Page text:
Yesterday's local paper relegated the brutal war in Afghanistan and Iraq to page eight and didn't even mention that California is in imminent danger of breaking off at the San Andreas Fault and floating out into the Pacific. The lead article on page one read "Episcopalians 'regret' gay rift." This was conjoined with another piece, titled "Trinity by any other name just as holy, Presbyterians say."
This juxtaposition was hardly fair to the Presbyterians, since it seemed to place the two issues in the same dubious category, as though their struggle to "reclaim the Trinity" in their theology and worship stems from and raises problems equivalent to those that are creating turmoil in the Episcopal Church. In fact, they are entirely different matters. The latter turns on a fundamental moral question: the appropriateness of ordaining as bishops or other clerics those who are active homosexuals. The Presbyterians, on the other hand, while facing similar ethical issues with regard to the pastoral ministry, are engaged in a serious quest to reclaim "the doctrine of the Trinity in theology, worship, and life." 1.
The way the Associated Press article addressed this effort toward renewing Trinitarian faith among Presbyterians made it seem rather farcical. It pointed out that the church's national assembly tentatively approved a modification of the way traditional terminology, "Father, Son and Holy Spirit," is used in theological discourse and worship. In addition to those classic Names, parishes may now opt for metaphors such as "Mother, Child, Womb"; or "Rock, Redeemer, Friend." It was enough to make an Orthodox reader wince ("Glory to the Rock"? "O Heavenly Womb"?)
The documents cited here in the footnote nevertheless represent a serious and commendable effort to present traditional Trinitarian doctrine as it is rooted in Scripture and developed throughout Church history (particularly Augustine). The authors lament the fact that by eliminating masculine names for God in the interests of "inclusive" language, Presbyterians have come to use the single expression "God" to the exclusion of Trinitarian designations. This has led to what Charles Wiley calls a "functional Unitarianism." He goes on to show the inadequacy of other popular names for the Triune God, such as "Creator/Christ/Spirit," or "Creator/Redeemer/Sustainer." Then he proposes, in addition to the biblical designations "Father/Son/Spirit," other expressions that conform to three criteria (presented in the original statement, "The Trinity: God's Love Overflowing"): the terms must have an inner relationship; they must be personal or functional (the two should not be mixed); and the functional terms cannot replace personal terms, "but can amplify and enrich our understanding of God."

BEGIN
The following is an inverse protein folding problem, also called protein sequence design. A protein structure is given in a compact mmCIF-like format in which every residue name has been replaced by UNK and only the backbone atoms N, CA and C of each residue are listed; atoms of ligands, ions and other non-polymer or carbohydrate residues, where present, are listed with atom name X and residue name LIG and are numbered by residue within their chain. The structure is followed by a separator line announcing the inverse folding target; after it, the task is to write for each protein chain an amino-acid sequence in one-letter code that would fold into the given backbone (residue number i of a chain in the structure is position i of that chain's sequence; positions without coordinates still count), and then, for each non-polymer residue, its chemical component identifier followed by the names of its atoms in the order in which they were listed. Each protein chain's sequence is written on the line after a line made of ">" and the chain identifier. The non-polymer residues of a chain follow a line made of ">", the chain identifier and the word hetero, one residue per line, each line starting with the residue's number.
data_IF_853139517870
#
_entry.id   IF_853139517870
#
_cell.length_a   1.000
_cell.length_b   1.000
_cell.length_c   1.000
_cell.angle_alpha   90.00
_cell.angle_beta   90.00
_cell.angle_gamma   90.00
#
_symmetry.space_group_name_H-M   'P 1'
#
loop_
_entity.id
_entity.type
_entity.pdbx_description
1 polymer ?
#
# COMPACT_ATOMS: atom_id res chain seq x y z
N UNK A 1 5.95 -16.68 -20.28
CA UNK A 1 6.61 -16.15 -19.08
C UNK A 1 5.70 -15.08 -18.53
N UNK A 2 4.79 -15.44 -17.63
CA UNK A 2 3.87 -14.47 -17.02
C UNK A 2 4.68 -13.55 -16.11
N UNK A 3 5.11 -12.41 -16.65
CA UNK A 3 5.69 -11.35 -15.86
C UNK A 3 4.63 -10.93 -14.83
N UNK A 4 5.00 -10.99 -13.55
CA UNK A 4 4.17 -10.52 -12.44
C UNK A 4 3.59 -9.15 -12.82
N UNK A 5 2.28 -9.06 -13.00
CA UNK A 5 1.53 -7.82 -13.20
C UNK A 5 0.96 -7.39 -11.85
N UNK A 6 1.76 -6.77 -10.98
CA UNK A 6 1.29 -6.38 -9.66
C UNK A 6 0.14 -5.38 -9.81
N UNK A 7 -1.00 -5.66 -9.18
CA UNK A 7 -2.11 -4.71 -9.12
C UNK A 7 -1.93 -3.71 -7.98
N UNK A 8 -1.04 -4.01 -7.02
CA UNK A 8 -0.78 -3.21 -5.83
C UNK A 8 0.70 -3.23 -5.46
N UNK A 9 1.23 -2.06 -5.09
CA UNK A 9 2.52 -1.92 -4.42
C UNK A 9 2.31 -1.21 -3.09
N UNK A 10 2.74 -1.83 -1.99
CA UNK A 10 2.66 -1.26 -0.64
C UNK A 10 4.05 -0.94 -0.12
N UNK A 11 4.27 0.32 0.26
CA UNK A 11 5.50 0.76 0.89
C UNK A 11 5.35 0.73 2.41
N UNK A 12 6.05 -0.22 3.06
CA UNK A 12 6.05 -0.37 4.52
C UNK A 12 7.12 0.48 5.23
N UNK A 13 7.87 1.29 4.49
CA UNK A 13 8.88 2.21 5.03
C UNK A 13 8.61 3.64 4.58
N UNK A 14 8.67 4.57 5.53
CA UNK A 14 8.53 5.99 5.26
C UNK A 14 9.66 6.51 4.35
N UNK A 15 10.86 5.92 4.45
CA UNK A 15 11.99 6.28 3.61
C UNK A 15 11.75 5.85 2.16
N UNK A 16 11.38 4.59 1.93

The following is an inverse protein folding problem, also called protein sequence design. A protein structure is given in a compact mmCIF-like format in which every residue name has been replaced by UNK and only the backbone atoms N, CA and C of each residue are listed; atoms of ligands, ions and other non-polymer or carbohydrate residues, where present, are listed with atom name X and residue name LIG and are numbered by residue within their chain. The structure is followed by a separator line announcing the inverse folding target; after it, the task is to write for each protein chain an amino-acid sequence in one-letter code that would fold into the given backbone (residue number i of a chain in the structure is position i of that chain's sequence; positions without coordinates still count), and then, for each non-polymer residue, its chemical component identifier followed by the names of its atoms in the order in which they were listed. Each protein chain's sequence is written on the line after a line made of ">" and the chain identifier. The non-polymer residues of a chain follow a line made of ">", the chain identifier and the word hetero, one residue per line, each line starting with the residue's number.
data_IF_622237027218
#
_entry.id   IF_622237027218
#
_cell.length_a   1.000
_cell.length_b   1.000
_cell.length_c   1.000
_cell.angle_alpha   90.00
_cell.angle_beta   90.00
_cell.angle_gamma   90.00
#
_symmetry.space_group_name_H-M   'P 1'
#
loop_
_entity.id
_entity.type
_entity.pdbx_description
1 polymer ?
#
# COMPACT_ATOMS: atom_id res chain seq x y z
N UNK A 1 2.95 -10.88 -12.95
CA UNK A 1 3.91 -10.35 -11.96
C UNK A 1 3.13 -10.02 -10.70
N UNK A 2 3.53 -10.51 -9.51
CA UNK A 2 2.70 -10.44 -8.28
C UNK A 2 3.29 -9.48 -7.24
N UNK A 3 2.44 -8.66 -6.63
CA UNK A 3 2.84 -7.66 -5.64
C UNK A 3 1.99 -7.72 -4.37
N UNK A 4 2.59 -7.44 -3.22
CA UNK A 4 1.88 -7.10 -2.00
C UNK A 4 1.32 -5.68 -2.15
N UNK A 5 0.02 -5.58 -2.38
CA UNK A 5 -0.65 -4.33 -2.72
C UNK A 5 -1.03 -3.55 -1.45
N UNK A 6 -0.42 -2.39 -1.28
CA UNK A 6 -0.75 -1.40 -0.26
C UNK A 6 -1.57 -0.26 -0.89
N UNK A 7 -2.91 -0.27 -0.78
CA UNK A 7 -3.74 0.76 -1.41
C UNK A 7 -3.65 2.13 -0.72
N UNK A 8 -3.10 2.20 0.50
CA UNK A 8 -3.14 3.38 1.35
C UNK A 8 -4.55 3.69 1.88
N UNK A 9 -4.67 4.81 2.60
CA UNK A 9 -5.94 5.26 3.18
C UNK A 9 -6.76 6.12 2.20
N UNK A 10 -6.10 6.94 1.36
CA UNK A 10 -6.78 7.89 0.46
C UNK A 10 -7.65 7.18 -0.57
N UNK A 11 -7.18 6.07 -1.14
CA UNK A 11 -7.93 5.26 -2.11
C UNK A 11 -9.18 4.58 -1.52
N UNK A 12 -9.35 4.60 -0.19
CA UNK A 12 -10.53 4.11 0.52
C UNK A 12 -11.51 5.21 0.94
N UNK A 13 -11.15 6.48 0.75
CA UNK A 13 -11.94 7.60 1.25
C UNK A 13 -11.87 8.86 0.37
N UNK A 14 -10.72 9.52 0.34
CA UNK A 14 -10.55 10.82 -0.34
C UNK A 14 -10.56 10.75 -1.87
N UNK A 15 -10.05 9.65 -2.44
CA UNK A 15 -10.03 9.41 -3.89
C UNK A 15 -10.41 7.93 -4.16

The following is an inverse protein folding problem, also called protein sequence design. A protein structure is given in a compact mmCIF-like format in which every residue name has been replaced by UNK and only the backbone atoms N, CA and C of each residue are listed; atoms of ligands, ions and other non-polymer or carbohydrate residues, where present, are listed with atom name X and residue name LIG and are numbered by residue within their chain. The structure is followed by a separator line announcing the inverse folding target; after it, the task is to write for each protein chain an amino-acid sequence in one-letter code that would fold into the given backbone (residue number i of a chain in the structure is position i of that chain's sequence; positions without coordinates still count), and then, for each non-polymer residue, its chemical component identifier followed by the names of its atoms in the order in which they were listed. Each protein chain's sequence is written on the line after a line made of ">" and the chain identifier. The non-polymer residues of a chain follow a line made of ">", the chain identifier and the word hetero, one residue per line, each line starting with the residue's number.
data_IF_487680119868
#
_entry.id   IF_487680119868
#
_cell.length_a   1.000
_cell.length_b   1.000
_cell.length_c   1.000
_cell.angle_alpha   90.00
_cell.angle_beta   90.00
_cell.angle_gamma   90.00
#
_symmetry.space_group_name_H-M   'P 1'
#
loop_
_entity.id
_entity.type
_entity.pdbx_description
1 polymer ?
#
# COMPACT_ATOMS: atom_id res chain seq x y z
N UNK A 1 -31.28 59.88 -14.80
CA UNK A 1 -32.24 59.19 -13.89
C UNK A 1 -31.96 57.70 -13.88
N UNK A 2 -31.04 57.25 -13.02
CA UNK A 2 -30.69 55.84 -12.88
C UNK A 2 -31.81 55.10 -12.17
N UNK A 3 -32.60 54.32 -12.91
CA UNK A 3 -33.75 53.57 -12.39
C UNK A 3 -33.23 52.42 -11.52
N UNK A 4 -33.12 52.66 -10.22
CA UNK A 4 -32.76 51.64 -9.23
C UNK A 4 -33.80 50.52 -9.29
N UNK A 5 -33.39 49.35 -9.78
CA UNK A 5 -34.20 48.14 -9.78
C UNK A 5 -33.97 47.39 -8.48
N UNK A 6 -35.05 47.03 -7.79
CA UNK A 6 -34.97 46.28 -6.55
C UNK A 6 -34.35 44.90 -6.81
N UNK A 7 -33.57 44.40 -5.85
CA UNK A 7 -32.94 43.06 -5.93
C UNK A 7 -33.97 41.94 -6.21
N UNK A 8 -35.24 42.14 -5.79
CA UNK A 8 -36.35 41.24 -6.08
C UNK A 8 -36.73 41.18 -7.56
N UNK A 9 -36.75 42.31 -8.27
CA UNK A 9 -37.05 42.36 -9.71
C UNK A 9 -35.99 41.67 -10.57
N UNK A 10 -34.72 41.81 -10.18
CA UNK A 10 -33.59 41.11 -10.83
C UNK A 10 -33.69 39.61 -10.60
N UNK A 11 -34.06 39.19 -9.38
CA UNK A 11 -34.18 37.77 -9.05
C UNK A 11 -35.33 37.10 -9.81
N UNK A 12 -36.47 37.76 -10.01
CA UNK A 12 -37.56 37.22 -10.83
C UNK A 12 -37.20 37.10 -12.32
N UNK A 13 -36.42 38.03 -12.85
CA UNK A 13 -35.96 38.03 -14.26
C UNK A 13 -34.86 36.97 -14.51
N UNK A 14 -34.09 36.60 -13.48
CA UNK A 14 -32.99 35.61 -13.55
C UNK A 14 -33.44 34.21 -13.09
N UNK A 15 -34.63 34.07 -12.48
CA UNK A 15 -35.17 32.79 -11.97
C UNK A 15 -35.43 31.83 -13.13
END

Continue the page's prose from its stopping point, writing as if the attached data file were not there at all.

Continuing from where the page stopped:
It is this last phrase that raises the most serious questions for Orthodox and others who treasure traditional Christian Faith. Although these images may be found scattered throughout the two Testaments, to what extent do designations such as "The One to Whom, the One by Whom, and the One in Whom we offer our praise"; or "Overflowing Font, Living Water, Flowing River"; or "Rock, Cornerstone and Temple"; or "The Fire that Consumes, the Hammer that Breaks, the Storm that Melts Mountains" really "amplify and enrich our understanding of God"?
Reading these texts gives the impression that they confuse two separate issues. On the one hand, there is a genuine concern to recover an authentic, traditional vision of God, provided by his self-revelation in the person of Jesus Christ. This concern has led those responsible for the documents to synthesize in a very positive way traditional Trinitarian dogma, stressing the inner relationships of the three Persons (God ad intra) as well as their unique and undivided operation within history, the divine economy of salvation (God ad extra).
On the other hand, in order to adapt this traditional vision of the Trinity to modern forms of worship and integrate it into the church's mission activity, the authors feel it necessary to find metaphors and other figures that respond to what is basically a sociological and political issue: the perceived need to eliminate masculine names for the three Persons of the Godhead because of abuses that have, throughout the history of the Church, led to male domination and the subordination of women. Confusion between these two leaves the reader with the impression that the proposed new names or figures for the Trinity result more from a need for political correctness than from a concern for theological accuracy.